19 weeks pregnant with multiples

Your anatomy scan is just around the corner, and you may still be deciding whether you want to find out the sex of your babies or if you want to keep it a surprise. Some parents say they feel more connected once they find out the sex, while others marvel over the moment they receive the news in the delivery room. 

It will be an incredible moment regardless of when and how you find out the news, but be sure to let the ultrasound technician know your decision before it begins so they can scan accordingly.

Your babies are sharpening their skills this week as their senses become more developed. Let’s explore what’s new with your little ones and how your bond with them will grow this week!

What’s new with your babies?

Your babies are developing a stronger sense of sight, smell, sound, taste, and feel. At this point in your pregnancy, it’s possible your little ones can hear your voice, which will soon become their favorite sound. Nurture this connection by singing lullabies or reading books aloud — after all, it’s excellent practice for when they arrive!

Those little limbs are more in proportion with the rest of your babies’ bodies now. Your babies are also developing a waxy film, known as the vernix caseosa, over their skin to protect it from the amniotic fluid. 

Your babies now weigh about 8.5 ounces — about the size of a mango! 

How are you doing? 

Mentally, you’re probably excited about your upcoming anatomy scan. It’s exhilarating to see your babies on the screen, and parents of multiples get the added bonus of witnessing their interaction. This is just the beginning of their lifelong bond.

It’s normal to start feeling some discomfort as you approach the halfway point of your pregnancy. Many parents of multiples report feeling round ligament pain at this stage, which is the sensation of your ligaments stretching from your hips to your pubic area to accommodate the increasing weight of your uterus. Wearing a support belt can help ease belly and back pain as your pregnancy progresses.

If you’re feeling a burst of energy right now, this is a great time to start getting your baby gear ordered or to start thinking about organizing the nursery. Feel more like vegging out on the couch? That’s OK, too! Listen to your body and take as much rest as you need as you approach the second half of your pregnancy.

Will testing take place this week?

Your anatomy scan may be performed this week, though many providers wait until week 20. If you’ve chosen to do a Multiple Marker Screen (MMS, a.k.a. Triple or Quad Screen Test), your blood will be drawn sometime between now and your ultrasound appointment. This test measures specific proteins and hormones in your blood and will give a clearer picture of your babies’ risk for neural tube defects. This test may be less helpful for a multiples pregnancy, so speak to your provider if this is an option for you.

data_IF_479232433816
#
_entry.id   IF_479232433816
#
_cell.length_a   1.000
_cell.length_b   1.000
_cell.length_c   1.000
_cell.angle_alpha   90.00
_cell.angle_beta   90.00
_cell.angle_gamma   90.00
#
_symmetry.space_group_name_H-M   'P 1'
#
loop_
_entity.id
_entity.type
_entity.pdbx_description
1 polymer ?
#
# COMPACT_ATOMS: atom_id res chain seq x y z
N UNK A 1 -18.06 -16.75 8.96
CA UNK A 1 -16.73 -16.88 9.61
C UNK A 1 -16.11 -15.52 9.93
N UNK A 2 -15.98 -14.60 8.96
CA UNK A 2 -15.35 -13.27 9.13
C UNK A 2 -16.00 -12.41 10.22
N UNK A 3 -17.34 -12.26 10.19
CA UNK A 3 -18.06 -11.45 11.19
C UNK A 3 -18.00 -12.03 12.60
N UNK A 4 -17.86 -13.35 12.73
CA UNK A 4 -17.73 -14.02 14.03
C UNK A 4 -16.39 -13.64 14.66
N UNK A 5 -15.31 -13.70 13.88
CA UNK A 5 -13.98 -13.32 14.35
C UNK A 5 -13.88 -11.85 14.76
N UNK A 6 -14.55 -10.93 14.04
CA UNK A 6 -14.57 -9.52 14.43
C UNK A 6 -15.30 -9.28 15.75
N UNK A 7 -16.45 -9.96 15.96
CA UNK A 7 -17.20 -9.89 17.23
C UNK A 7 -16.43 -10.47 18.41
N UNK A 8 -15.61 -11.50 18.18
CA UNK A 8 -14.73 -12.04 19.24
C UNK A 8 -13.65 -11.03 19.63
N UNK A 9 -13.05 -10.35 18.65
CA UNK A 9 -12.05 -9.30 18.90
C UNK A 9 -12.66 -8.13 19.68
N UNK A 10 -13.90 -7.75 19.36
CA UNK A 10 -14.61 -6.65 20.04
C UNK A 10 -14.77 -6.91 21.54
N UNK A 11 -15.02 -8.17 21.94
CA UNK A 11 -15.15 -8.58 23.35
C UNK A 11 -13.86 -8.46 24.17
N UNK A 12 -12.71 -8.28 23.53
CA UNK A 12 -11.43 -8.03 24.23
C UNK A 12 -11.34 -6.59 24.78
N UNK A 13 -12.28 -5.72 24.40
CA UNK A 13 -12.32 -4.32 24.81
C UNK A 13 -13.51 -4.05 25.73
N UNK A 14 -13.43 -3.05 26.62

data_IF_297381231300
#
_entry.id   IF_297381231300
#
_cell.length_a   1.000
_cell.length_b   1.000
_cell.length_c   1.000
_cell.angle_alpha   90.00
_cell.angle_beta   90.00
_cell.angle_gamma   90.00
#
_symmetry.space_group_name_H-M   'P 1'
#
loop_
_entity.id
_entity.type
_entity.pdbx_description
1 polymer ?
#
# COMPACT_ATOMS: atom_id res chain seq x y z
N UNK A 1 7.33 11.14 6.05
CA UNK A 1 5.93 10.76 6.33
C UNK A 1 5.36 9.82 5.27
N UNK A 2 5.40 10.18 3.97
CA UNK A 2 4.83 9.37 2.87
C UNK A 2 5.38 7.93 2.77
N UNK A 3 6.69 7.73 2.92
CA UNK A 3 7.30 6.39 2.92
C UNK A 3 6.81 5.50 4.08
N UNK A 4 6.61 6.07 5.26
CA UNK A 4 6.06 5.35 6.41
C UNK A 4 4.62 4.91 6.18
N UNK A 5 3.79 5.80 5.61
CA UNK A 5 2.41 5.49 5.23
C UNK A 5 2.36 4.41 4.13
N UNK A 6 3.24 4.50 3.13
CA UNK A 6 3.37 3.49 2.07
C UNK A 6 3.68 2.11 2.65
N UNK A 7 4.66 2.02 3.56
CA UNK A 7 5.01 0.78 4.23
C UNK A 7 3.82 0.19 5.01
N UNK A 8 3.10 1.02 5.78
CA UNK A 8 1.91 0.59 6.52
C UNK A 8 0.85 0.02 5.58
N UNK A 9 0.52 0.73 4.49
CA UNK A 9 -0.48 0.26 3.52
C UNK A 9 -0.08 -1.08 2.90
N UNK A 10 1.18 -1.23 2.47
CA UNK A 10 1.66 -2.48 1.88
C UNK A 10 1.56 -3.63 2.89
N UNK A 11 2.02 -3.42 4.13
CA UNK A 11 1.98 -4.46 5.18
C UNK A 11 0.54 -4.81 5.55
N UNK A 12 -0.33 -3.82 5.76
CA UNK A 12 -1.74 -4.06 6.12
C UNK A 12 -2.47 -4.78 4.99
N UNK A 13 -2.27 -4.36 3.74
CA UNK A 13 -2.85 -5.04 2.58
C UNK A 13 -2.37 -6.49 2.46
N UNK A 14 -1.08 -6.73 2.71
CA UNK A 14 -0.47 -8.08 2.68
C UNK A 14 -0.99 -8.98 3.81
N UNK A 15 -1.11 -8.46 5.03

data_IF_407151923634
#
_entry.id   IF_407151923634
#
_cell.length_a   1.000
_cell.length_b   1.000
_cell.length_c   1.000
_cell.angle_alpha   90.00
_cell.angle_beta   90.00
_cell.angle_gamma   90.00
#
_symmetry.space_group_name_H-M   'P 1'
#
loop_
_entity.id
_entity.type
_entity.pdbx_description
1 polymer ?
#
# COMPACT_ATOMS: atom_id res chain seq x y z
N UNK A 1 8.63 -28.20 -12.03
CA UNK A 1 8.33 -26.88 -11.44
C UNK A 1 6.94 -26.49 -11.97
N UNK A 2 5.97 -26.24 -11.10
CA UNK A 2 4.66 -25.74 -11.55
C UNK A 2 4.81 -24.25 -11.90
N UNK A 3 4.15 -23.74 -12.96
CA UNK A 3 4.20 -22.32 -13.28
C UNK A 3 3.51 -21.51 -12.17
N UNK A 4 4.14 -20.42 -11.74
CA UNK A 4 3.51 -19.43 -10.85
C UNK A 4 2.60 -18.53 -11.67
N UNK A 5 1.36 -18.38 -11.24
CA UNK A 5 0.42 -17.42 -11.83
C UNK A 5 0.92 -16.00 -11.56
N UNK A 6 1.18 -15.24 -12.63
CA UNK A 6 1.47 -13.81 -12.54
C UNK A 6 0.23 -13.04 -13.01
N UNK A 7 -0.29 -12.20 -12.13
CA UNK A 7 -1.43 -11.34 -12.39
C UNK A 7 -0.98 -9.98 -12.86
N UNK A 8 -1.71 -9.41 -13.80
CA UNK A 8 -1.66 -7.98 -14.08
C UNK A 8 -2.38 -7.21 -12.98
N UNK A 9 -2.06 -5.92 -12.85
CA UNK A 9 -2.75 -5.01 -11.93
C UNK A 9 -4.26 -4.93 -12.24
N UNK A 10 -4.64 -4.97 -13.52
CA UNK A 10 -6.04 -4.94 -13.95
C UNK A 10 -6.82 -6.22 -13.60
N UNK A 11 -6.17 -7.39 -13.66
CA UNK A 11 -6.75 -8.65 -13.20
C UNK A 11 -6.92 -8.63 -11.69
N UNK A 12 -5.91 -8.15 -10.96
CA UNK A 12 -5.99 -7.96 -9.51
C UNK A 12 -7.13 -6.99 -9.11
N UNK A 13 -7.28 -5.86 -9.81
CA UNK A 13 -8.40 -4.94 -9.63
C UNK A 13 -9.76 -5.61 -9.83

Amniocentesis is an elective test that can be performed between weeks 15 and 20 of pregnancy. This test is more invasive and is generally only done if you have an abnormal MMS result or if your babies are at an increased risk of genetic abnormalities. If you decide on amniocentesis, your physician will guide you through the steps of the procedure and how the testing results will help guide your care. 

Focus on you!

Your body is doing some amazing things right now, but physically, you may be feeling less than stellar. Regular exercise can be helpful not only in keeping you healthy but also in helping your body feel better. Walking, light stretching, and other non-strenuous forms of movement are great options if you didn’t exercise before getting pregnant. 

Not feeling up to physical activity? We get it! Treat yourself to a prenatal massage to unwind and soothe away any discomfort.

Reviewed by the Ovia Health Clinical Team


  • American College of Obstetricians and Gynecologists. “Multifetal gestation: Twin, triplet, and higher order multifetal pregnancies.” National Guideline Clearinghouse. U.S. Department of Health and Human Services, May 2014. Retrieved May 15 2021.
  • Mayo Clinic Staff. “Twin pregnancy: What multiples mean for mom.” Mayo Clinic. Mayo Clinic, December 13 2014. Retrieved May 15 2021. https://www.mayoclinic.org/healthy-lifestyle/pregnancy-week-by-week/in-depth/twin-pregnancy/art-20048161.
  • “FAQ: Multiple pregnancy.” American College of Obstetricians and Gynecologists. American College of Obstetricians and Gynecologists, July 2015. Retrieved May 15 2021.
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